By Ojo Oyewamide
Towards the end of the year 2019, coronavirus proclaimed its existence. Within a very short time, the invisible monster ravaged the whole world. It claimed lives. It destroyed human health and wealth of nations.
For a while, it defied all efforts to tame it and reduce its devastation. It humiliated science and religion. But science later came to the rescue of humanity. Now, there are vaccines to curtail it. The plague is yet to be defeated. It still rages. But it will surely be overcome.
Before the middle of the year 2020, coronavirus had wrecked serious havoc on humanity and the world economy. To save lives, one of the recommended armours against it was to maintain a distance from one another. People all over the world were asked to stay indoors. Businesses were shut. Factories and offices were closed.
The situation created revenue challenges for many governments. They struggled to meet their obligations. Salary payment became an issue. It was a global heat, and Ondo state was not insulated.
Despite the financial difficulty, the Oluwarotimi Akeredolu government priotized the welfare of its workers. However, the opposition PDP sought to scoop political gains from the situation. Out of mischief, they elected to disregard reality.
They ascribed the salary problem created by the Coronavirus-induced financial difficulty to callousness. To them, the money was there to pay salaries and the Akeredolu government didn’t want to pay because of its hardheartedness. Governor Oluwarotimi Akeredolu inherited seven months salary arrears from the PDP government. He defrayed six out of the arrears. There was regular payment of salaries before coronavirus disrupted the economy of the world. So, where is the basis of the PDP’s allegation of callousness?
But Ondo state enjoys the blessing of responsible labour unionism and enlightened labour leaders. The PDP falsehood can only sway the minds of the gullible and the uninformed, not those of the present labour leaders in the Sunshine state.
The industrial harmony in the state is a function of the understanding of the organised labour. It is also attributable to the transparency and openness of the Akeredolu government. The state NLC Chairman, Sunday Adeleye-Oluwole, recently openly lauded the transparency and openness of the government. Adeleye declared that the Commissioner for Finance “has been laying every kobo on the table for us to see.”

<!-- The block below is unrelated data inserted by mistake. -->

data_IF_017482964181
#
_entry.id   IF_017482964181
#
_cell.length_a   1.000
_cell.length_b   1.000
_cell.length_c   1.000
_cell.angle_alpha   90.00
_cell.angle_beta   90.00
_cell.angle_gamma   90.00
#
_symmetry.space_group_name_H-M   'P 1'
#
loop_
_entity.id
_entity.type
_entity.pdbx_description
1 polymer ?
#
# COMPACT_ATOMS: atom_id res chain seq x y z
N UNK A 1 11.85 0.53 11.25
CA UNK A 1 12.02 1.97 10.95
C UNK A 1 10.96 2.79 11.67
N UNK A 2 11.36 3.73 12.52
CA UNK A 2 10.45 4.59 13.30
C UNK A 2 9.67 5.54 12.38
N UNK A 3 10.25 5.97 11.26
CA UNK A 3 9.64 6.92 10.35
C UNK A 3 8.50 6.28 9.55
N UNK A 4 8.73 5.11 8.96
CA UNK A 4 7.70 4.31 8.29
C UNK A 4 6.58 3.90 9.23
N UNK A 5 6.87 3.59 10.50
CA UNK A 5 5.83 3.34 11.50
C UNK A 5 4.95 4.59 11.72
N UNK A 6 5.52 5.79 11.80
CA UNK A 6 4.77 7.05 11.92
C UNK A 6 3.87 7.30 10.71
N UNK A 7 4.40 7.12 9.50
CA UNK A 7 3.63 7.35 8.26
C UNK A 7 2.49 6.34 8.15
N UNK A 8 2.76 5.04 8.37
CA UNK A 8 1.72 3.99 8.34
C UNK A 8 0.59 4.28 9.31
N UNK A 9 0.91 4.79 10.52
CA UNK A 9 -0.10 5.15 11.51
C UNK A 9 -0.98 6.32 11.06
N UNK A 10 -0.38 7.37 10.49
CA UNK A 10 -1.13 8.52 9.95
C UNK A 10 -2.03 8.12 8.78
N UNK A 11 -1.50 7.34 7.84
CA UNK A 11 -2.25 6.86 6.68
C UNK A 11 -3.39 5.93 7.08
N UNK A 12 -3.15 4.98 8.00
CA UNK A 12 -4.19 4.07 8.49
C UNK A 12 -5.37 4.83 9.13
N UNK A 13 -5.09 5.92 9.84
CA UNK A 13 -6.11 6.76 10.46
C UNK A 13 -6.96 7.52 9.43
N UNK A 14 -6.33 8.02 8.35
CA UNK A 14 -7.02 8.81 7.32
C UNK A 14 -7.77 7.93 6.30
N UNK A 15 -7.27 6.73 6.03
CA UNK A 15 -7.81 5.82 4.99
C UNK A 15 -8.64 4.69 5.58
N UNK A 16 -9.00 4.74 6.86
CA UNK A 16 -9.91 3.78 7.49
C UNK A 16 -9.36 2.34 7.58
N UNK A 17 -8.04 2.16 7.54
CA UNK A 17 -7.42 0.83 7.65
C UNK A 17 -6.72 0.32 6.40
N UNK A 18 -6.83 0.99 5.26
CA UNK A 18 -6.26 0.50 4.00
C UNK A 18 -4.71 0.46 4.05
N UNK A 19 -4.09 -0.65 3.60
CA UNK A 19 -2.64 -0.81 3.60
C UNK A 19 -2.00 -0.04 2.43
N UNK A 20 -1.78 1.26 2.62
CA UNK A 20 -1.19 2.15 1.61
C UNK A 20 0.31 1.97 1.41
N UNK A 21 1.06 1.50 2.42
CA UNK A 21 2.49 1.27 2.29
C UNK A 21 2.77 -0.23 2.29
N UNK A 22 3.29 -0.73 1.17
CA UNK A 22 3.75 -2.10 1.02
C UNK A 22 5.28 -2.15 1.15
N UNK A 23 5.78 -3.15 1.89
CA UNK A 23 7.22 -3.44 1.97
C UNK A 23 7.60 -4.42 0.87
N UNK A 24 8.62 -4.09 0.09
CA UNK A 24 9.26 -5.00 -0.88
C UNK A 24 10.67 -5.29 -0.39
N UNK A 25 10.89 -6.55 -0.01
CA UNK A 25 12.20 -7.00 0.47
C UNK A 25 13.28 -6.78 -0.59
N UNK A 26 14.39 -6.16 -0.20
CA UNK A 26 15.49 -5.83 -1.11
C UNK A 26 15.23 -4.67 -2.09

The openness has engendered trust and confidence. This was shown in the speech of the NLC chairman while speaking on behalf of workers in the state at the 2022 yearly Prayer Meeting With the Governor.
Adeleye declared: “I thank Mr. Governor for being a sincere man. I don’t have much trust for politicians, but I trust Mr. Governor. You have said it all. You said you will clear all salaries before you leave. I trust you. When you came on board, you cleared six months you inherited and I don’t see why you will leave with unpaid salaries.”
Emphasising the importance of transparency in leadership positions, Kirsten Gillibrand said: “I believe transparency in government is key to restoring our nation’s faith in its elected leaders.” But if transparency is absent, it will definitely result in distrust. The understanding of the organised labour and transparency of the Akeredolu government will surely render futile the PDP’s mischievous attempt to politicise the salary issue in Ondo state.
Before politicising issues such as salary payment at a time like this, Nigerians should realise that their country is a mono-product economy. It largely relies on petroleum for revenue. Coronavirus drove down prices of crude oil in the international market. Tax-collection was also affected. It was a serious attack on the purse of the country. Such is the vulnerability of the nation’s economy. If anything happens to the prices of petroleum products in the international market, it will significantly affect the economy.
That Nigeria still relies largely on oil revenues is a shameful emblem of leadership failure. The product has given enough to the country. By now, the reliance on it should have reduced. But during its boom, our leaders took the path of doom. They wasted the fortune. Much of it disappeared into private pockets.
They had no idea of using the oil wealth to diversify the economy and create several sources of income for the country. No vision to save for the raining day. No moral courage to prevent massive stealing from the collective till. The present is now suffering the leadership follies and fumbles of the past.
The way out is to collectively find solutions to our national problems. We should stop politicising issues that fundamentally affect all of us. Instead, we should try to dispassionately and objectively dissect these issues irrespective of where we belong.